Neighbors March Against Displacement in Logan Square
Last week hundreds of people gathered at the Father and Son restaurant parking lot near Milwaukee and Sacramento in Logan Square for a March for Racial Equity, demanding solutions to the neighborhood’s displacement crisis, including affordable transit-oriented development. March organizers included Center for Changing Lives, Chicago Teacher’s Union, Logan Square Neighborhood Association, Somos Logan Square, and LUCHA.
The demonstrators called on community members to vote out elected officials who aren’t doing enough to prevent longtime residents from being priced out of the community. From 2000-2014, the Latinx population in Logan Square fell by 19,200, according to U.S. Census data. In 2017, Logan Square had the most buildings demolished, according to Chicago Cityscape, a website that tracks development, run by Streetsblog’s Steven Vance. In addition to equitable TOD with units large enough for families, the marchers were pushing for legislation to make home ownership affordable for low-income families, and higher demolition fees for developers that would be used to fund affordable housing.
Before the march took off, LSNA youth leaders led chants emphasizing the 19,200 figure. Aztec dancers also performed for the crowd gathered at the parking lot.
After the brief presentation, the rally began marching northbound on Milwaukee. The march stopped at the Emmett Street parking lot, which has long been discussed as the site for a 100-percent affordable housing development.
A small stage was set up at the parking lot and speakers took the stage during their brief program. Jhoanna Maldonado, Yates Elementary School teacher and vice-president of the board of LSNA, spoke to the crowd. “I stand here proudly with everyone that cares,” she said. “We are the warriors of change. Too often we are told there is nothing we can do, but here we are doing it, changing the narrative about our community, about our schools.”
Maldonado stressed that gentrification and displacement is not an inevitable process and emphasized the intersections between the process and housing, education, and healthcare. “For the last 18 months, we have been working on solutions for housing, immigration, economic development, and our West Logan Square and Hermosa quality of life plan,” she said. “And we need leaders who are going to take our communities seriously and implement solutions. Today we march, but tomorrow we vote. We are all going to get our families to vote.”
Mauricio Segovia, principal of Darwin Elementary School in Logan Square, also spoke onstage. “I am here to speak on behalf of my community school, Darwin Elementary School,” he said. “When I came to Darwin in 2009, my school had over 900 students. Today, we have a little over 550 students. That’s not right!”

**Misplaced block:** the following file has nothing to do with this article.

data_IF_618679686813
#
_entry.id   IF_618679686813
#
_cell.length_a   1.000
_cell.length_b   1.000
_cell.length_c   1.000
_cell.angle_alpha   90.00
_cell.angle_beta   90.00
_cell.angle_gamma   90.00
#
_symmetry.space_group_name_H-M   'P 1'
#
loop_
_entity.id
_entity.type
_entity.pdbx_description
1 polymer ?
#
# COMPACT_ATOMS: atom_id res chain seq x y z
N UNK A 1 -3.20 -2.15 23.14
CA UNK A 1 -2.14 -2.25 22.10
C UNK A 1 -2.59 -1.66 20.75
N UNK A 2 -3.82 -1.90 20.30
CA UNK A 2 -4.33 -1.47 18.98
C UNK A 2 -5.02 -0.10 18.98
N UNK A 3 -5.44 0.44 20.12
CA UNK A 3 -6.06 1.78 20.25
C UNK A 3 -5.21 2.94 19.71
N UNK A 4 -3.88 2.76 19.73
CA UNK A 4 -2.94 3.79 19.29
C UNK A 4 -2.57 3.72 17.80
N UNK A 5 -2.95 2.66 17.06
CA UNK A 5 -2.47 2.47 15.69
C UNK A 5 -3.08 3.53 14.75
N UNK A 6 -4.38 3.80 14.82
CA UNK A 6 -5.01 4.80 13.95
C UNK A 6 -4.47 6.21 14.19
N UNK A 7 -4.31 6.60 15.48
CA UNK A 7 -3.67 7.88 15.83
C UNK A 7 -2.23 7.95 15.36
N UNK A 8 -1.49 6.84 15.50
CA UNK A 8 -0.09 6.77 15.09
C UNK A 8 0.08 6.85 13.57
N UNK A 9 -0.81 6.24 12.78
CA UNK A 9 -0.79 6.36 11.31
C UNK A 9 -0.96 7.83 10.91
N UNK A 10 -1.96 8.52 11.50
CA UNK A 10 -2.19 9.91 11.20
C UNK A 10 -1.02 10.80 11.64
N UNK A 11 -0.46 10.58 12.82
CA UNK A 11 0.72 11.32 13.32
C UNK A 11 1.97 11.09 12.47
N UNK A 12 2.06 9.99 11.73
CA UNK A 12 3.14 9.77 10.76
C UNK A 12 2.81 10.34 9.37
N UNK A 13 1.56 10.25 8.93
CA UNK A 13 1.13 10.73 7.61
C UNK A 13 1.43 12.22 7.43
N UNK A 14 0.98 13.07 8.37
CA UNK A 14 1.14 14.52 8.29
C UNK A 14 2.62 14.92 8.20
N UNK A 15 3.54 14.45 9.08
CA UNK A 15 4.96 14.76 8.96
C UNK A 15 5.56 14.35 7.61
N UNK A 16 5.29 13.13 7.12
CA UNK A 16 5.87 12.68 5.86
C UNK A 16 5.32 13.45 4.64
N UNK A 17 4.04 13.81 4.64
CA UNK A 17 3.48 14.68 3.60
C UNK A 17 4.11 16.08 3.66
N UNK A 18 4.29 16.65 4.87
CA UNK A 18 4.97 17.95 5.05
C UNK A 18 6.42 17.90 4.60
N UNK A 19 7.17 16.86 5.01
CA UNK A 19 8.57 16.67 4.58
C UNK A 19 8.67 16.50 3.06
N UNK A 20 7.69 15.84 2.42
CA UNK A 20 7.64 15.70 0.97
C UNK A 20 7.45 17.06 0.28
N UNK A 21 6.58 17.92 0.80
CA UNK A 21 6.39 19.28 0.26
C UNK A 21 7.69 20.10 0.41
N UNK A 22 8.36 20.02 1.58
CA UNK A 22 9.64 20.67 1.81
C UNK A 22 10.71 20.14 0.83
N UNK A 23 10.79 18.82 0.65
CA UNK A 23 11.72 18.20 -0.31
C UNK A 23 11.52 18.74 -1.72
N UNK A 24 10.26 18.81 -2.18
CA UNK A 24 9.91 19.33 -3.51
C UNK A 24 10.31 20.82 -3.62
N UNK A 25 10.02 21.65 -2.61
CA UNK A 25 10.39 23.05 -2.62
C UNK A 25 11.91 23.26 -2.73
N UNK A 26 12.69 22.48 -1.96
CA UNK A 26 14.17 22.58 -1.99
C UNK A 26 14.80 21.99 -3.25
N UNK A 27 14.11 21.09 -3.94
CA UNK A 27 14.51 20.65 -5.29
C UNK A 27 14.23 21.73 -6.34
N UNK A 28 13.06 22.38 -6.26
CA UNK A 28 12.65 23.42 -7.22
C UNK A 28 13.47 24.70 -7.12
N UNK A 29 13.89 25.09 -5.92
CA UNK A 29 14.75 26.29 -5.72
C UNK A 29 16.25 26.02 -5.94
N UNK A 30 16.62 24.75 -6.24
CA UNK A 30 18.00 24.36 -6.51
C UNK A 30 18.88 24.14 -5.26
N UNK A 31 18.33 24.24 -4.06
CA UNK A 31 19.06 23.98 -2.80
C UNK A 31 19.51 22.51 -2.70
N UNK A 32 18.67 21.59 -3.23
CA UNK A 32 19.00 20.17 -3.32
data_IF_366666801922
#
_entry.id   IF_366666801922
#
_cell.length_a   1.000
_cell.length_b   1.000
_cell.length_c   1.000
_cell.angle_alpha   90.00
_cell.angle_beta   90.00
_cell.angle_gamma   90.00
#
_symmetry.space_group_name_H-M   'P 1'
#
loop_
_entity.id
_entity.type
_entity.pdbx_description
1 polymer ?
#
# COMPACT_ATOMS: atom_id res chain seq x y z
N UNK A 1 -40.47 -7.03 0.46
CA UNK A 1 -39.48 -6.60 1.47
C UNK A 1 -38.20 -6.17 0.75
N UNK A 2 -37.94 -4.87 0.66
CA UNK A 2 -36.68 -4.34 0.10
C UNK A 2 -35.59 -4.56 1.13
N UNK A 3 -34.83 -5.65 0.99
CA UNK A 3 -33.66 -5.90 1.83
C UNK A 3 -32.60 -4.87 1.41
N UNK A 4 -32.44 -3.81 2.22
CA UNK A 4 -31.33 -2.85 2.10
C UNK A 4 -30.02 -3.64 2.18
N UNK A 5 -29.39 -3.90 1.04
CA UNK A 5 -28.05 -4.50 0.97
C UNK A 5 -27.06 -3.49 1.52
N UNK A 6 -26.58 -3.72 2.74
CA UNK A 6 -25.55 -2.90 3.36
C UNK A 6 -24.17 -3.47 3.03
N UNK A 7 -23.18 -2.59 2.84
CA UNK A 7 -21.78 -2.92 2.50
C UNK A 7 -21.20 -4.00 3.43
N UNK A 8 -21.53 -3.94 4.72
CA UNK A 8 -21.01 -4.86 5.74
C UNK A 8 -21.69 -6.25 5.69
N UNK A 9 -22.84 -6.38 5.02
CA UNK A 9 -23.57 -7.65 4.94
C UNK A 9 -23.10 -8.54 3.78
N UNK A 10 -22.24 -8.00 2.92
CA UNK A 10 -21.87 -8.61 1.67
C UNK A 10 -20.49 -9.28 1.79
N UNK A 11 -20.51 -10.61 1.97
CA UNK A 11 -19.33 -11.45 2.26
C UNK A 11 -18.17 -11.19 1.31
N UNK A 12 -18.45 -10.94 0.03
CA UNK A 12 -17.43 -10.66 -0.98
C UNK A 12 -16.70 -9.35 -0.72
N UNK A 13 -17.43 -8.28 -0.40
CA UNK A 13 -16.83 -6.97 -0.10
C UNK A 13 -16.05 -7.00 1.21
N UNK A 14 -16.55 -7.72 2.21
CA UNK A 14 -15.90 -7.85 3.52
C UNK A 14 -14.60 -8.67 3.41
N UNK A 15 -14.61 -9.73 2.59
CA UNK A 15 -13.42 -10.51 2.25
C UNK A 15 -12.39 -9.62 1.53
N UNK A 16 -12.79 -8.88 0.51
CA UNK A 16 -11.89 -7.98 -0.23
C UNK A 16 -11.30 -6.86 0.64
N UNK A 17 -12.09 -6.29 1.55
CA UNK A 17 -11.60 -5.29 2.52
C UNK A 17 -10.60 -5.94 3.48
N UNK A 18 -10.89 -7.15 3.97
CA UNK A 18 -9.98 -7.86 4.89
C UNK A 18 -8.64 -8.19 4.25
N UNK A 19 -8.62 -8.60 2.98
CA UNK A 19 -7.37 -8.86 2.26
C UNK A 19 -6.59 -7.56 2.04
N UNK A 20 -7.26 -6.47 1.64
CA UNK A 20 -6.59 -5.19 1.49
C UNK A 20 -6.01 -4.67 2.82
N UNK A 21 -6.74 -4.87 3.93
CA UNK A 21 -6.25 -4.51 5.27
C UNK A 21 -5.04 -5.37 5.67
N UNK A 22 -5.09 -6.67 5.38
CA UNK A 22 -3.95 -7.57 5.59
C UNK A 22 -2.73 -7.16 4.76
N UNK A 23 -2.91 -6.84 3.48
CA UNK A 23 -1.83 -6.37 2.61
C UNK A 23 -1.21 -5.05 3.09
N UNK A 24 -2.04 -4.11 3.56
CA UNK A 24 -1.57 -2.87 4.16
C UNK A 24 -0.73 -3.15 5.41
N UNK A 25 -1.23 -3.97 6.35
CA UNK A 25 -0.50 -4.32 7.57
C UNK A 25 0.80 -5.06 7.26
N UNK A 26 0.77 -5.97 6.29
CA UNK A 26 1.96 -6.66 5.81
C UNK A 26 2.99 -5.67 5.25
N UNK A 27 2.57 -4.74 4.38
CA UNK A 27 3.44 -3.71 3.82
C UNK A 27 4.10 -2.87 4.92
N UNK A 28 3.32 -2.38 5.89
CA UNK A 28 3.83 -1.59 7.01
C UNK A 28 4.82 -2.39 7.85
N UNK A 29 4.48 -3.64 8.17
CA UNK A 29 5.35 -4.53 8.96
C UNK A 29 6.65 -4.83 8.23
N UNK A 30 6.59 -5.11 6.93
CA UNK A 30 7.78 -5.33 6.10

Segovia discussed the intersection of displacement and the population at his school, a topic covered by Block Club Chicago this past summer. “We have lost over 350 students in our school community,” he said. “Families have been moving out of Logan Square because they’ve been pushed out of their homes.”
Segovia added that affordable housing is what the community needs to ensure families can stay in the neighborhood and schools like Darwin. “As I see my little ones coming into the school, I wonder, are they going to have a chance to graduate from Darwin?” he said.
One of the last speakers of the night was Ashley Galvan Ramos, youth representative on the board of LSNA and resident of Logan Square for 13 years. Her story was one of the most moving of the night. “On March 31st, my family was moving,” she said. “That was also the day of my sister’s quince[añera],” she said. “Instead of celebrating her day, we were packing the U-Haul. We were packing our lives.”
“We were rushed to find a new home and not given an extension or opportunity to stay in our home longer so that we could find a place to stay,” Galvan Ramos added. She said that for a few weeks, her family was homeless. They eventually found family friends to let them stay in their basement. “We felt very constrained. My mom still had to travel to Logan Square for work. During the time I was supposed to be in school, I was walking around the neighborhood looking for an apartment.”
Galvan Ramos said her family was eventually able to become homeowners thanks to her connections to LSNA. “Even though we have a new home, the feeling of being displaced still lingers.”
She closed her speech with poignant words. “This is what I needed,” she said, referring to the crowd of marchers. “This is Logan Square.”